By Phil Kadner, columnist
Jennifer, a Lynwood mother of two children, ages 5 and 2, was told she had two weeks to move.
The landlord at the house she had rented for two years said that rather than repair water pipes that froze and burst, he was going to demolish the house.
A home health aide, Jennifer and her family stayed with relatives and friends for several months before staying at a homeless shelter. With help from Respond Now, a social service agency in Chicago Heights, Jennifer’s family landed on its feet.
But the Chicago Coalition for the Homeless, Voices for Illinois Children and Housing Action Illinois fear that help for many families in similar circumstances may not be available next year.
From 2008 to 2013, funding for homeless prevention in Illinois has been cut by 64 percent (from $11 million to $4 million), according to Jennifer Cushman, public policy specialist for the Chicago Coalition for the Homeless.
Due to the state budget crisis, they expect steep cuts to the Homeless Prevention Program, which had not received all that much money in previous years.
If the state income tax increase is allowed to expire on schedule Jan. 1, Cushman said the number of families receiving help will drop from 3,818 to about 2,800.
“We’re talking about a program that provides only about $1,000 per family,” she said. “This money allows them to pay a month’s rent or a utility bill. It’s a program aimed at preventing homelessness because once someone enters a shelter, the cost to the state can be $20,000. It’s a smart use of the state’s financial resources.”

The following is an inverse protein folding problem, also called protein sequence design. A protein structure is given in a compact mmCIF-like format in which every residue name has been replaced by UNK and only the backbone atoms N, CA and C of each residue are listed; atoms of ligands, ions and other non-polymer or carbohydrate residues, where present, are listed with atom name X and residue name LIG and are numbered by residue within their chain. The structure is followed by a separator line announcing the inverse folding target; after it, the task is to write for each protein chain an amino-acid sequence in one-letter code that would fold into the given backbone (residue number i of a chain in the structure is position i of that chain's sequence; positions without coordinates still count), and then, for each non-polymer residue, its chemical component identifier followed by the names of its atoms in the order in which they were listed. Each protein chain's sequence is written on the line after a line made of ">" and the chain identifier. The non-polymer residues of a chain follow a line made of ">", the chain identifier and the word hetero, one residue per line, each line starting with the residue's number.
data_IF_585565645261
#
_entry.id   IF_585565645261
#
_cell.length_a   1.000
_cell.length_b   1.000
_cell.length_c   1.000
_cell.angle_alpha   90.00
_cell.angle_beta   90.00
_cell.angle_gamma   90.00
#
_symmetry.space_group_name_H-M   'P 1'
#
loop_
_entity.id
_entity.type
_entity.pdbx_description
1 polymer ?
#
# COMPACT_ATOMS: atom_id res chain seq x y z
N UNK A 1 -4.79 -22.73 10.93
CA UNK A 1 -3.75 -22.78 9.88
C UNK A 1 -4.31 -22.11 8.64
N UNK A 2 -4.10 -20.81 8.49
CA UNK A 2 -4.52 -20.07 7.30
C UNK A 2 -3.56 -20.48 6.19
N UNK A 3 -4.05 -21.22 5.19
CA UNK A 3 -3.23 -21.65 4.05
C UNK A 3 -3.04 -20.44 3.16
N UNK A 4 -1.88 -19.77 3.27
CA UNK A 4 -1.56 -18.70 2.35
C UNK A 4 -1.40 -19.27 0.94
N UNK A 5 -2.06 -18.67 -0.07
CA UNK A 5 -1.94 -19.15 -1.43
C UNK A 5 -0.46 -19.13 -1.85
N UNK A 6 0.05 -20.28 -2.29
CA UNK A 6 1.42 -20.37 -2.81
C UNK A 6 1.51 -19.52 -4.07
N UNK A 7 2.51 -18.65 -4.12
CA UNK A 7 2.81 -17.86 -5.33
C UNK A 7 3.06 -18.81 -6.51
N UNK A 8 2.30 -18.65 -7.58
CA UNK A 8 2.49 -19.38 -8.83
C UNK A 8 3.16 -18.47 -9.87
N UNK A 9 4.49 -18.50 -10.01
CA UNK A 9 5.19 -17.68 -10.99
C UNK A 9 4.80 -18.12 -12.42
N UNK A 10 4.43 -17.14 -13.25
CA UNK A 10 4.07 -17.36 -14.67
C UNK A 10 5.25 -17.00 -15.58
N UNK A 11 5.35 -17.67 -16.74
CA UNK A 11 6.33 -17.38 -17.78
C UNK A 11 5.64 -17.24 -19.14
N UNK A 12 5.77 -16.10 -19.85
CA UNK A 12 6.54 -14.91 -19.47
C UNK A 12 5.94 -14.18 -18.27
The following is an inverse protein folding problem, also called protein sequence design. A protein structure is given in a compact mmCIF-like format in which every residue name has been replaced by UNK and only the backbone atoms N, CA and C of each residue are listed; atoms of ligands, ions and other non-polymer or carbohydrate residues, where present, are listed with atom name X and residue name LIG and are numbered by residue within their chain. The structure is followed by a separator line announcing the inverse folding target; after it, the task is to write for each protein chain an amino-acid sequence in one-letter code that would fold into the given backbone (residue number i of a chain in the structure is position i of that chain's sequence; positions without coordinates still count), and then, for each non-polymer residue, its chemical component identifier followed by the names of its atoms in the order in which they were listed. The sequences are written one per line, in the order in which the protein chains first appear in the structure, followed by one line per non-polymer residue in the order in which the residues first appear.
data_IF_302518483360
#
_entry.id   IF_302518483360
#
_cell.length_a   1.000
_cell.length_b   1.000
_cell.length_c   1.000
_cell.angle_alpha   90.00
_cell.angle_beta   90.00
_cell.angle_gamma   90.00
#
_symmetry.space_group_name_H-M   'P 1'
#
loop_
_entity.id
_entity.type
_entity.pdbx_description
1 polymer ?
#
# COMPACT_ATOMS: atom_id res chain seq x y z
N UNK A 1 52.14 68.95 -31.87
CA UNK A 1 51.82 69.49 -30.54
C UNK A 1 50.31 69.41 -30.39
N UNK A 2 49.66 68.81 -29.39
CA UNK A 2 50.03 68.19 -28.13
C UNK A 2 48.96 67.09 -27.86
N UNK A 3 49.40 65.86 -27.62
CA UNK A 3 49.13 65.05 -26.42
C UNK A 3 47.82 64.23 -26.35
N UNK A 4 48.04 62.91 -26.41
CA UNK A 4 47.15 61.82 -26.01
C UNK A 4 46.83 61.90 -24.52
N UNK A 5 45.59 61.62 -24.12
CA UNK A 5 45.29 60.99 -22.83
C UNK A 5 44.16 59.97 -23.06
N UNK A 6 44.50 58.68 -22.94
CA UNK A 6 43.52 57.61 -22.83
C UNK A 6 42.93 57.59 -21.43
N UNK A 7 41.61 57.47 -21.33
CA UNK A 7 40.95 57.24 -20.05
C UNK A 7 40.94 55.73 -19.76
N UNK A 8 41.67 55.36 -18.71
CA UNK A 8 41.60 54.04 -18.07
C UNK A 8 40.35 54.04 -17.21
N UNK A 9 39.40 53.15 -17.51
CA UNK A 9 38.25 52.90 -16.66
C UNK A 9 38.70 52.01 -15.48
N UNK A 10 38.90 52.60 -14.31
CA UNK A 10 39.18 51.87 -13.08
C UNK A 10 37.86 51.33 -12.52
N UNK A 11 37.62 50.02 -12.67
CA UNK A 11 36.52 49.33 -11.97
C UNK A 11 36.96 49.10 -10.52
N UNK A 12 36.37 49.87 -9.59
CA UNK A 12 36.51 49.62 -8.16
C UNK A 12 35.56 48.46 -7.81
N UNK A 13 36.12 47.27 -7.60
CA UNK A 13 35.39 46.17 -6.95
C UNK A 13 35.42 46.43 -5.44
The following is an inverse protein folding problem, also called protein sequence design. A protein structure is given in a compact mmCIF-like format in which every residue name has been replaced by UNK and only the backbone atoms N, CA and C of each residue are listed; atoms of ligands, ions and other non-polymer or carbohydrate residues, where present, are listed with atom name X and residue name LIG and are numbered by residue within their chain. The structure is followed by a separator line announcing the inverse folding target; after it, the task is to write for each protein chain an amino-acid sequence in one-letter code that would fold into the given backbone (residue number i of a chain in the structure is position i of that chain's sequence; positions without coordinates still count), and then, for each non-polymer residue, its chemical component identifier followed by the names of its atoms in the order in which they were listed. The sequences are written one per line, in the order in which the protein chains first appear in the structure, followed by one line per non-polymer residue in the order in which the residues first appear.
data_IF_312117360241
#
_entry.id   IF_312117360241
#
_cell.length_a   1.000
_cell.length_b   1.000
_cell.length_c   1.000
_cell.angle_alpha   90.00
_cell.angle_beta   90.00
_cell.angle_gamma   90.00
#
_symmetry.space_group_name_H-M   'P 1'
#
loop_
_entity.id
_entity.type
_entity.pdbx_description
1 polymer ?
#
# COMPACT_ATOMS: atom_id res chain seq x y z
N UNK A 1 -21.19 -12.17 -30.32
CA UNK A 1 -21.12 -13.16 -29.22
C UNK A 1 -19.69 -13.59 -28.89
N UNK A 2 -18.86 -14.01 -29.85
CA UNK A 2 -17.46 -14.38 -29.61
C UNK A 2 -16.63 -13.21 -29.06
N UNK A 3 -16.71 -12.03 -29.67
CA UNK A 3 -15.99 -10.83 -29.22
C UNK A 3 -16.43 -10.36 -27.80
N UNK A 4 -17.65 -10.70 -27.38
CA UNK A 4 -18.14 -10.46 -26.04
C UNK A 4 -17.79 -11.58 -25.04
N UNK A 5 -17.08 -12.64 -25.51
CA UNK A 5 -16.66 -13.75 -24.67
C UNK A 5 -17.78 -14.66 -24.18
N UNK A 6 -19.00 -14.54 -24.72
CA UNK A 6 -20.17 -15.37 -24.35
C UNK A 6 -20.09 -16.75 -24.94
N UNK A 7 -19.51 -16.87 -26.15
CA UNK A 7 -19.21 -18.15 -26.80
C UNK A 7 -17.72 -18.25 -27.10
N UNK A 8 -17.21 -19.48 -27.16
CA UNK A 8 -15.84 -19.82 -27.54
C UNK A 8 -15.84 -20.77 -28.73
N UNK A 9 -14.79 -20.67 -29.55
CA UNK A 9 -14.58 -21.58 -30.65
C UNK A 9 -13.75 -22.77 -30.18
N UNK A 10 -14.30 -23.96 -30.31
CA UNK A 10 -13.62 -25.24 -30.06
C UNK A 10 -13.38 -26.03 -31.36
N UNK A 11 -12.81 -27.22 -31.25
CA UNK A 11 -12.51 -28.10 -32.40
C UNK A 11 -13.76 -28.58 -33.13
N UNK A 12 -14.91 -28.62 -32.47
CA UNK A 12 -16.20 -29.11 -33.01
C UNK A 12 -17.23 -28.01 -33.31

I told Cushman that while I sympathize with the plight of the poor and the homeless, the fact is that most Illinois residents want their taxes cut. That’s how people voted in the Nov. 4 election.
Cushman said that many of the people who end up homeless these days have jobs.
“Due to an illness in the family or a temporary financial problem, they get behind on their rent or mortgage payments and they end up on the streets or in shelters,” she said.
She said the state board of education has identified about 59,000 students in public schools as being homeless.
“That number includes families that have doubled up, living with relatives or friends temporarily, but we know from statistics that’s a very fluid situation. It’s not likely to last very long because it is a very difficult living arrangement,” Cushman said.
In an effort to gain support against funding cutbacks, the Chicago Coalition for the Homeless, Voices for Illinois Children and Housing Action Illinois have joined to increase public awareness of the crisis. As part of that effort, they’ve prepared a series of reports, and the third in that series focuses on the story of Jennifer and her two children.
“They kids barely got any sleep and were crabby all the time,” Jennifer states in the report. “My 5-year-old in particular had a hard time and was acting out. And despite all the yummy homemade meals at the shelter, my kids barely ate anything.”
The assistance she received from the state’s Homeless Prevention Program through Respond Now allowed Jennifer to pay off a disputed balance on a utility bill from the old house — charges that continued to accumulate after she had called to shut off service, moved out and even after the house was demolished.